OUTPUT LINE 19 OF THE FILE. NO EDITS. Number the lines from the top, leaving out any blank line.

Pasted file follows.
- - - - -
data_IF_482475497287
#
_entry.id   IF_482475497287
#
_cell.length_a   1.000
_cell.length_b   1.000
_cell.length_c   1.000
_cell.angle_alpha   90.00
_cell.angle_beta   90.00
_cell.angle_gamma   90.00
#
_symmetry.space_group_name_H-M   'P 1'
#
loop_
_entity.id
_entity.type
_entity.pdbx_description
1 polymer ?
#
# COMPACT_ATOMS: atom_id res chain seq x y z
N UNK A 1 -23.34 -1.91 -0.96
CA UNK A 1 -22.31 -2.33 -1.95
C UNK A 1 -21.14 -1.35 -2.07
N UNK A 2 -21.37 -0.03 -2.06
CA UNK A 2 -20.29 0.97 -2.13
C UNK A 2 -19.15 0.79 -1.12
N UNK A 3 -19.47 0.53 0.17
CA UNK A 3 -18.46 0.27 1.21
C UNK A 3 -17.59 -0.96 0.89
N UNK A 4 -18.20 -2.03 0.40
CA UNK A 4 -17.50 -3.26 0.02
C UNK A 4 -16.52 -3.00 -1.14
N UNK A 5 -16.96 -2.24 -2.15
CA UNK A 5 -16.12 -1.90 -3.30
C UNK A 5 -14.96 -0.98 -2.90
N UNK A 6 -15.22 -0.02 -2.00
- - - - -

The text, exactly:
#